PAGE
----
Columbus Dispatch Editorial
With his education plan and its recent revision by Ohio House Democrats, Gov. Ted Strickland claims credit for being the first governor in 18 years to try to comply with the DeRolph ruling in which the Ohio Supreme Court ordered a revamping of the state’s school-funding system. Despite the glaring lack of a plan to pay for it, he believes he has proposed a thorough and efficient education system that would pass court muster.
That doesn’t mean, however, that the Strickland-Ohio House plan is the only approach to overhauling Ohio’s schools.
Truly changing the way money flows — change enough to improve students’ performance — requires something very different from spending a bit more on all the traditional expenses, which essentially is Strickland’s approach. It requires reconfiguring the system so that money is allocated to students and their schools, not school districts and their administrators.
“Follow the student” funding has been championed for years by education reformers such as the Dayton-based Fordham Institute and University of Washington professor Paul Hill, whose Forum column in the April 19 Dispatch criticized Strickland’s plan for attempting to prescribe the ideal education for everyone.
Instead, reformers argue, states should allocate dollars based on actual students — a given amount for each child, with extra allocated to meet special challenges, including poverty, disability and lack of English-language skills. In fund-the-student models, those dollars follow students to whatever schools they attend, including private and charter schools.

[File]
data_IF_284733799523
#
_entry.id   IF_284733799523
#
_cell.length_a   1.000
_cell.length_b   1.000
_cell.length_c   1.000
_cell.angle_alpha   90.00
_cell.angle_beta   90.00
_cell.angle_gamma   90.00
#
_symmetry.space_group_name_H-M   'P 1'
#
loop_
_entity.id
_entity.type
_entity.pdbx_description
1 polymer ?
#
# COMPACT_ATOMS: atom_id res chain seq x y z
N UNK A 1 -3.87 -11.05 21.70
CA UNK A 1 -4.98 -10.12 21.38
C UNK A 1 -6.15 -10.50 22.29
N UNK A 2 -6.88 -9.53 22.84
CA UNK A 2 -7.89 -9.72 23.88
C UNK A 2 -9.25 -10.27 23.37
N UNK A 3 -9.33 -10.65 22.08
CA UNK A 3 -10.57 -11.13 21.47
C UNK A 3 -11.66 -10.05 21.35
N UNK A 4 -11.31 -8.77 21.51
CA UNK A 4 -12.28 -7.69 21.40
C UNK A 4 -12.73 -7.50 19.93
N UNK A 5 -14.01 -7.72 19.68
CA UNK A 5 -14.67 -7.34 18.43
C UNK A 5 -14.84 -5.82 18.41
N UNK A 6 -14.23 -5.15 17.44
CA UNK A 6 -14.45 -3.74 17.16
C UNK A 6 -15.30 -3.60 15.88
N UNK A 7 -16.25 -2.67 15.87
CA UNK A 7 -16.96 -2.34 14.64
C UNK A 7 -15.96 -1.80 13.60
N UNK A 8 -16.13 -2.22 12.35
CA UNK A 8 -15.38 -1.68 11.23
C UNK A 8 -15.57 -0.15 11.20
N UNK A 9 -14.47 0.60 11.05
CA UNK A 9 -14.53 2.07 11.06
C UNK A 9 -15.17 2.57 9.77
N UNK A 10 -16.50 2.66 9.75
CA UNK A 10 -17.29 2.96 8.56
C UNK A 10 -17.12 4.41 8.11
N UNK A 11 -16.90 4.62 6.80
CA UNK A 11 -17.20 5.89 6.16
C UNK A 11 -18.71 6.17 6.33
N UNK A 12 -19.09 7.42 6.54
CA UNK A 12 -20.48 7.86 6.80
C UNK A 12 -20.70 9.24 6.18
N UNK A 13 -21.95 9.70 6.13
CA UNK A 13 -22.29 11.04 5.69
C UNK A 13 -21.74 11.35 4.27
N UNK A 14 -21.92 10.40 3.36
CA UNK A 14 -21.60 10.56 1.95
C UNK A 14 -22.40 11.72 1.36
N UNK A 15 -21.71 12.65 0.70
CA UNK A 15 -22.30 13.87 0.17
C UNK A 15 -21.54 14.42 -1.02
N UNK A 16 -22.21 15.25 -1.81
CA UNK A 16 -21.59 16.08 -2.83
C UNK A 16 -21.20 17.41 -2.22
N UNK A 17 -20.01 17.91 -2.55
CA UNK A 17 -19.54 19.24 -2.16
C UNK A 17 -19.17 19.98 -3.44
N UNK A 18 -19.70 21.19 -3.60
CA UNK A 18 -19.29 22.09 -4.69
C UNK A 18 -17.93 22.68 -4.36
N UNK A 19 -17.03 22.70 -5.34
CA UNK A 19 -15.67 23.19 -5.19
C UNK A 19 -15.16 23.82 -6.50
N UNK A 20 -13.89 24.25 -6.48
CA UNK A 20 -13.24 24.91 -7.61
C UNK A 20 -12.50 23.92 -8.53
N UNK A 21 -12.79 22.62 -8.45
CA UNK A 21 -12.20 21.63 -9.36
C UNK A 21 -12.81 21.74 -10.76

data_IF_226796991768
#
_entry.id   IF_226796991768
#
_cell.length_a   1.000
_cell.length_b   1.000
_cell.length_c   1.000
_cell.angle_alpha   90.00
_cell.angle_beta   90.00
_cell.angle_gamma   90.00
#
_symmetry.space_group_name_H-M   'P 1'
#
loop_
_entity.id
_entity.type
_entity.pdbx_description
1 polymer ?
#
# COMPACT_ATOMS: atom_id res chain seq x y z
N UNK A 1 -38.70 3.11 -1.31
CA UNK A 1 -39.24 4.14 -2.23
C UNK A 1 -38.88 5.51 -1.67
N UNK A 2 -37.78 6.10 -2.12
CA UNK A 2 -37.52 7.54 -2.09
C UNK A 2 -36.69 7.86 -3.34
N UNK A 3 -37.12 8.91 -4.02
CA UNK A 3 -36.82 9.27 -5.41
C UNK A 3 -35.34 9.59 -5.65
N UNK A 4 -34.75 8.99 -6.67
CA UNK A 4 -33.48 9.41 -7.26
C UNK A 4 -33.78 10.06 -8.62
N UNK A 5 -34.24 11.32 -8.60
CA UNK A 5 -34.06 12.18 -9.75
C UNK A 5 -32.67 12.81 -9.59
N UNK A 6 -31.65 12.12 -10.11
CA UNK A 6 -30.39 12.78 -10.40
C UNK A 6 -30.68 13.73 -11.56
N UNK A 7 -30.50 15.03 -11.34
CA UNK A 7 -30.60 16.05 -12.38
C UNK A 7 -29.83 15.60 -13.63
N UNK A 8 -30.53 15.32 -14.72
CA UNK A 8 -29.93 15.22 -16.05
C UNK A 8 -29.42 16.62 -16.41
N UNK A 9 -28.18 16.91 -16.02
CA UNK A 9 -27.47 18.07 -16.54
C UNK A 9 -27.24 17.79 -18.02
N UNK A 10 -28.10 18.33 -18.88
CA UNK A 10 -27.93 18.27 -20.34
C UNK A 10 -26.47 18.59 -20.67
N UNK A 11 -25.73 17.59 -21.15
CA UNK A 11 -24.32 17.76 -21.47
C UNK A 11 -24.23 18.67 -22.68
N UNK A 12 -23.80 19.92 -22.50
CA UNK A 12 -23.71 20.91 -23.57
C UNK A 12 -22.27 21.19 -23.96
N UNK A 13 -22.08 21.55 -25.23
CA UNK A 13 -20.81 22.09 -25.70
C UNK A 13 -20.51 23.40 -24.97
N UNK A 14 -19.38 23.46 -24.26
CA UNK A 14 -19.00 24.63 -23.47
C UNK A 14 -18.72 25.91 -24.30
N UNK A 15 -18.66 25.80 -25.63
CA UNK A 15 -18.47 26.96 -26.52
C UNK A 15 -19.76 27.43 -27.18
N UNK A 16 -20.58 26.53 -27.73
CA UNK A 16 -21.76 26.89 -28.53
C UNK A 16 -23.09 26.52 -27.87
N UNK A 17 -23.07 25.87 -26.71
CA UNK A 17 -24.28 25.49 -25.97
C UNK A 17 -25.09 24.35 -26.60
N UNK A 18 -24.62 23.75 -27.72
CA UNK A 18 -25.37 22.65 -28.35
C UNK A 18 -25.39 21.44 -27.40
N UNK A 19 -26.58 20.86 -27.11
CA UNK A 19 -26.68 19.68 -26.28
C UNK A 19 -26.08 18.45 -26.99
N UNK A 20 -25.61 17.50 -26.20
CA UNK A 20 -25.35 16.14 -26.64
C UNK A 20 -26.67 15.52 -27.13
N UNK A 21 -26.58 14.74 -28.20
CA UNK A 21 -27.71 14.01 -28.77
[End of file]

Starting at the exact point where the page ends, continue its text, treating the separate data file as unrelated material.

School principals would have budgets based on their students and, ideally, would be given latitude to spend the money in the ways that will help their students most. In some cases, that might be extra teachers or reading tutors; in others, it might be a new computer curriculum or an after-school program with homework helpers.
Instead, states primarily allocate huge sums of money to school districts, where large central-office bureaucracies soak up too much of it in administrative expenses before parceling out the rest to set-in-concrete programs that have been in place through decades of little or no academic progress.
The Strickland plan follows the old pattern by prescribing personnel configurations in detail, specifying how many administrators, instructional specialists, librarians and nurses should be hired.
House members tried to make it more flexible. For example, their revised plan takes into account the education level of a child’s parents in determining what funding weight to give that child. The intent is admirable, but it shows the complexity of trying to make a formula work for Ohio’s diverse schools and students.
The revised plan also keeps some of the most innovative elements of Stricklan’s plan, including lengthening the school year by 20 days (after a phase-in of many years), requiring new teachers to serve longer apprenticeships and making it easier to fire teachers who aren’t effective.
Those changes are bold because they’re bound to be opposed by teachers unions and others with a vested interest in the education status quo.
But even with fixes, the education system that inspired the DeRolph case remains far from ideal. As Ohioans continue to grapple with the education problem, they should consider alternatives that depart from the current model.